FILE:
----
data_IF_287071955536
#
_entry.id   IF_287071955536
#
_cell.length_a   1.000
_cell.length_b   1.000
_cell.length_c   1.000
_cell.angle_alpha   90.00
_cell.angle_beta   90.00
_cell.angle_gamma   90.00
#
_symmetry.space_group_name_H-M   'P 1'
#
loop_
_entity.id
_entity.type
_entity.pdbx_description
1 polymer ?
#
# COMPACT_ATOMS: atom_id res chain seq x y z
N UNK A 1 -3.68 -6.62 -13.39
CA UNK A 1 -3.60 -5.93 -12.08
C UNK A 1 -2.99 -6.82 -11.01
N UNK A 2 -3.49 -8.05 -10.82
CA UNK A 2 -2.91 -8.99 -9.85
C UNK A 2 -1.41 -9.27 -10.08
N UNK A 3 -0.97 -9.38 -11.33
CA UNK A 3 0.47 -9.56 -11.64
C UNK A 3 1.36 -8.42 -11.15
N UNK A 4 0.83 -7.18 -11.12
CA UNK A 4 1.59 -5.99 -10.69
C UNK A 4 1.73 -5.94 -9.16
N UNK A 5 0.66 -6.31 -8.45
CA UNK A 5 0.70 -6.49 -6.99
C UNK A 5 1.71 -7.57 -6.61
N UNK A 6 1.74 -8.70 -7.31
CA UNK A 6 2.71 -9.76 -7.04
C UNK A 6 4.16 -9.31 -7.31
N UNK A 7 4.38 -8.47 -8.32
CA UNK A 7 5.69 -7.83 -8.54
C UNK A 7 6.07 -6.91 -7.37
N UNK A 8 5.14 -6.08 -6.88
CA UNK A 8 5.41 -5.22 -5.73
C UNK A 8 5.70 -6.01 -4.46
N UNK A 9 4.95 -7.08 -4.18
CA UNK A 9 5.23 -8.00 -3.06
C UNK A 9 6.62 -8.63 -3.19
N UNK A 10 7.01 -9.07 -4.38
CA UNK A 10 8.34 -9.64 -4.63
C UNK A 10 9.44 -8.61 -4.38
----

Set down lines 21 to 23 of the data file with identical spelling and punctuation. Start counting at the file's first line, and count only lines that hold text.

N UNK A 1 -3.68 -6.62 -13.39
CA UNK A 1 -3.60 -5.93 -12.08
C UNK A 1 -2.99 -6.82 -11.01